Burr noted that a day before the public hearing with Comey (which was followed by a closed door session), the committee met with Director of National Intelligence Daniel R. Coats, Acting FBI Director Andrew McCabe, National Security Agency Director Admiral Michael Rogers and Deputy Attorney General Rod Rosenstein in open session.
Coats and Rogers have so far refused to respond to Congress on whether they, at Trump’s request, asked Comey to curtail the investigation of ousted National Security Advisor Michael Flynn. Wednesday’s hearing prompted a number of questions that were answered with “I can’t respond in an open session.”
Burr said the committee would seek a closed session with those men “probably next week.”
Schiff said the House committee would also like to hear from the directors, as well as CIA Director Mike Pompeo. Beyond that, he said they’d work to verify Comey’s testimony. He said they may call in FBI officials, including those sitting in the room with Comey during one of his phone conversations. He said they’d also like to hear from former Homeland Security Secretary Jeh Johnson. And the list goes on.
If there are tapes of the conversations at the White House, we’d like to know
Rep. Adam Schiff of California, the ranking Democrat on the House Intelligence Committee
In his testimony and prepared seven-page statement for Thursday’s hearing, Comey said that he’d taken the unusual step of making a written record of his conversations because he thought the president “might lie” about them later. He also said that he took it as a “directive” when Trump asked him, in a room he had cleared of a cabinet member and senior advisers, to “let this go” regarding an investigation of Flynn.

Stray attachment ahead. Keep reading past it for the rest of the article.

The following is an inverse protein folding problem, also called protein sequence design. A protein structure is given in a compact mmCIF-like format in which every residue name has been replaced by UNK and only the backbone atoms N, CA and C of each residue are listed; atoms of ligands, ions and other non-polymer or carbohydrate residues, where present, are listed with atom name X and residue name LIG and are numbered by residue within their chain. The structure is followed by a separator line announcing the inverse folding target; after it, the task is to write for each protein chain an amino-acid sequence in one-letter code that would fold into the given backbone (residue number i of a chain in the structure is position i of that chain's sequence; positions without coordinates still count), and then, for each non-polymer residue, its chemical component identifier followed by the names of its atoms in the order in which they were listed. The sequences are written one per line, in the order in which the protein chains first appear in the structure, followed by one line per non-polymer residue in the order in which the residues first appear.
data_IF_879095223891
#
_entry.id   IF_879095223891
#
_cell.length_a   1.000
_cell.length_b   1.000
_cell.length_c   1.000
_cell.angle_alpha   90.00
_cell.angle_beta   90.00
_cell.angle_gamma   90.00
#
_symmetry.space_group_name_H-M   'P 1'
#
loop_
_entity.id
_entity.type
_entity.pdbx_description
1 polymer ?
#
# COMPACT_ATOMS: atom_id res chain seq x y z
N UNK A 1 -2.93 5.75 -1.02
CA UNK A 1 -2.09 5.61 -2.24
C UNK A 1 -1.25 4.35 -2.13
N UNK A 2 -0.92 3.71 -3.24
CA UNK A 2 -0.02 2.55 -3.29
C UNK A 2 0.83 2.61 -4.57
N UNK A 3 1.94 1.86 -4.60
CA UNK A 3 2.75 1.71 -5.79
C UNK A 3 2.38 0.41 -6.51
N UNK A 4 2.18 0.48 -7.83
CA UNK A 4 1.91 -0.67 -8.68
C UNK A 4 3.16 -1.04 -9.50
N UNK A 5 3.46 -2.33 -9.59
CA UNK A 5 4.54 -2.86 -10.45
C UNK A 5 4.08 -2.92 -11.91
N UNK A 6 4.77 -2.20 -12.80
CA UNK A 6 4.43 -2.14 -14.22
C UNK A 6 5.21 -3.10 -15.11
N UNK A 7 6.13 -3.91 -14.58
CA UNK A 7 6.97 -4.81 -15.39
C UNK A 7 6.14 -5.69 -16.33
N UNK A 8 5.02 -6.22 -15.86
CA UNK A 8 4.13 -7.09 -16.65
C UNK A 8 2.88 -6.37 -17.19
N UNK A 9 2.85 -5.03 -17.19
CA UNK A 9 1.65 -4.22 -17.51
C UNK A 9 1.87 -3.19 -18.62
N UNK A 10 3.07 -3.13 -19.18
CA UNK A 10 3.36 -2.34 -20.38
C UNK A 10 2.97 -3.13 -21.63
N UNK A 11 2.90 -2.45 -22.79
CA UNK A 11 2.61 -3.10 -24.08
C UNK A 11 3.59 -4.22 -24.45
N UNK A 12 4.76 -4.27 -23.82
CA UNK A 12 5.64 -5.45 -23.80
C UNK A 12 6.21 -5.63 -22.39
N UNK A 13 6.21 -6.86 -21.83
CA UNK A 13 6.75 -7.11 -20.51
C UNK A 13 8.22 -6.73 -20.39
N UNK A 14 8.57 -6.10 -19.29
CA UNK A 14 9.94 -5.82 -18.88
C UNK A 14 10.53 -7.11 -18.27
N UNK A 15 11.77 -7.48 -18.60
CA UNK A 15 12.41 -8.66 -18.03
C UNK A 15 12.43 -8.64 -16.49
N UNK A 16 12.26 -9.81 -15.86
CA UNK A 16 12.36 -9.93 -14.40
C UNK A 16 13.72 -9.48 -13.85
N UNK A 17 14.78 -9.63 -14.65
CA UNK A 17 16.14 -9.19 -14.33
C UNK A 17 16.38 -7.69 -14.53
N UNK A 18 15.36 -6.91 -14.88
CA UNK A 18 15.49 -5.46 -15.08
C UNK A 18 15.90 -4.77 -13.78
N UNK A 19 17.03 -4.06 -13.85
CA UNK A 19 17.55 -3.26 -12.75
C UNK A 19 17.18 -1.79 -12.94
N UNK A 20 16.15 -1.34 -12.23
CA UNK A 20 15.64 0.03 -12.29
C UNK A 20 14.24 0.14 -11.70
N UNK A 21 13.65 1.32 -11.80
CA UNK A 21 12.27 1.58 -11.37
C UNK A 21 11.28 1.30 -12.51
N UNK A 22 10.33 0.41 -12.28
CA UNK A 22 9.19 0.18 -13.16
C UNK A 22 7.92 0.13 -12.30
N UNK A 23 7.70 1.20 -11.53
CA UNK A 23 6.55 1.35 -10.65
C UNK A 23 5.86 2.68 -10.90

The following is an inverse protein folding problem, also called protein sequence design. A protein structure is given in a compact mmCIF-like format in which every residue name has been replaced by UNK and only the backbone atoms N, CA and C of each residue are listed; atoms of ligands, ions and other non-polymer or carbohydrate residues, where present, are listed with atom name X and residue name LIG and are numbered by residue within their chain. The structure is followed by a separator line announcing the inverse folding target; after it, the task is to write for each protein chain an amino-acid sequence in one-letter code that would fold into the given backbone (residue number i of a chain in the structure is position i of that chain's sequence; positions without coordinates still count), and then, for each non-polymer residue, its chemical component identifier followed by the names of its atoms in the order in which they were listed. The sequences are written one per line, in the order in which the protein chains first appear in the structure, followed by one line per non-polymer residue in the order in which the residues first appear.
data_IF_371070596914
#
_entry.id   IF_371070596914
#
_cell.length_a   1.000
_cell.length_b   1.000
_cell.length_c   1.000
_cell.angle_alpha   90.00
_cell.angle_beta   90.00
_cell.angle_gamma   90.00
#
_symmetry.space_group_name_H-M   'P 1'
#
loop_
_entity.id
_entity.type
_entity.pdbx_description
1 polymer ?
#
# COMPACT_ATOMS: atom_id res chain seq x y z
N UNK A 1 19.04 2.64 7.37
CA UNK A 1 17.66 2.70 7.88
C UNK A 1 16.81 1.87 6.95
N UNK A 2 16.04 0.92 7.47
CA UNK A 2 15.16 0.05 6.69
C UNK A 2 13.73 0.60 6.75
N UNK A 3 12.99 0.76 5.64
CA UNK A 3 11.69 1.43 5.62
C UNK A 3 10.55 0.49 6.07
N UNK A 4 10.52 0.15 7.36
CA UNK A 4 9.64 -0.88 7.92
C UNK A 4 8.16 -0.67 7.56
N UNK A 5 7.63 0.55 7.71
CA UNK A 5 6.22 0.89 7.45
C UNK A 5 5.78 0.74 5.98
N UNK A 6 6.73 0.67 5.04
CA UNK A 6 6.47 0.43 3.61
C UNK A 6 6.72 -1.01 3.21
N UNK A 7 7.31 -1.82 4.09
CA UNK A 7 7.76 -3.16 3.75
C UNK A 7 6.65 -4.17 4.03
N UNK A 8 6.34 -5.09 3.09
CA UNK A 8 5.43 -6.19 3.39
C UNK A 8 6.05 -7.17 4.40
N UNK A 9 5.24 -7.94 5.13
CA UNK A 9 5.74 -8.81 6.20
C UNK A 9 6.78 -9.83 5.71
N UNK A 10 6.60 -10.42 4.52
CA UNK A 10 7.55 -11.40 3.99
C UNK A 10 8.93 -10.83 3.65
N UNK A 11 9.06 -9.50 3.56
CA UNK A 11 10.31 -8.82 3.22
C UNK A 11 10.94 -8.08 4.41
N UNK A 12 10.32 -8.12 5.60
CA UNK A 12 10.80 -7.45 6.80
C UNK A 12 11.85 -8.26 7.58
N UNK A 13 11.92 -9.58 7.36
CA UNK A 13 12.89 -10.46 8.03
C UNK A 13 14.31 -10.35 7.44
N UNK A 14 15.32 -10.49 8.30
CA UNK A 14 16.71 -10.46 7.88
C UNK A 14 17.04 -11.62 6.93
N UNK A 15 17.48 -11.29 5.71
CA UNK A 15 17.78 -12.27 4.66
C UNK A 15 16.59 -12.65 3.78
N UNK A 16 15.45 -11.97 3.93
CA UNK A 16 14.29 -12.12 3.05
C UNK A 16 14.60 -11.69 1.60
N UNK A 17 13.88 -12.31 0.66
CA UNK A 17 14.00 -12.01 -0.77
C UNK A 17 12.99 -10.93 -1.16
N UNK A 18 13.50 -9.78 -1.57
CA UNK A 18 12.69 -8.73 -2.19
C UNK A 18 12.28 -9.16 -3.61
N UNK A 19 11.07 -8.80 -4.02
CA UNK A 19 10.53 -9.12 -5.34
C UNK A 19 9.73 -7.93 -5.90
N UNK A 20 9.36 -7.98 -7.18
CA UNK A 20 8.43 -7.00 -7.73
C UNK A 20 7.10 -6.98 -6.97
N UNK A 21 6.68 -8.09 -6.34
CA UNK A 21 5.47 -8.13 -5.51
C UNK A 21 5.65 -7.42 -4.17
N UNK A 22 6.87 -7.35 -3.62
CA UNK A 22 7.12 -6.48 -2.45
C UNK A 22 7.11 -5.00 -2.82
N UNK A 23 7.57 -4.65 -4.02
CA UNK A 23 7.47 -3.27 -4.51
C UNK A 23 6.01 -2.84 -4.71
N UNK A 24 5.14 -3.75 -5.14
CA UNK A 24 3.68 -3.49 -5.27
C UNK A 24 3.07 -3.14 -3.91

Trump and his personal lawyer have strongly denied much of Comey’s claims, with the president disputing Friday that he had asked for loyalty from the FBI director and asked him to lay off the Flynn investigation. “Yesterday showed no collusion, no obstruction,” Trump said at a Rose Garden news conference with Romanian President Klaus Iohannis.
Following Thursday’s hearing, Burr, the Senate Intelligence Committee chairman, declined be drawn out when asked if he was more inclined to believe Comey or Trump.
“Our job is to gather information and we’ll let the American people determine,” he said.
Beyond verification of what’s been said, or tweeted, there are potential new angles to pursue.
Kathleen Clark, who teaches law at Washington University in St. Louis and is a specialist in government ethics, noted that Deputy Attorney General Rosenstein, prior to appointing Mueller, wrote a memo making the case for firing Comey. That could now become an issue, she said.
“If Mueller investigates whether Trump’s interactions with Comey - including firing him - constitute obstruction of justice then Rosenstein would have to recuse himself from that matter,” she said. Rosenstein’s role right now includes receiving reports about “major actions” by the special counsel, and he has pledged that if Mueller’s investigation looks at obstruction, then he would step away from that role.
McClatchy’s Greg Gordon, Lesley Clark and special correspondent Peter Stone contributed.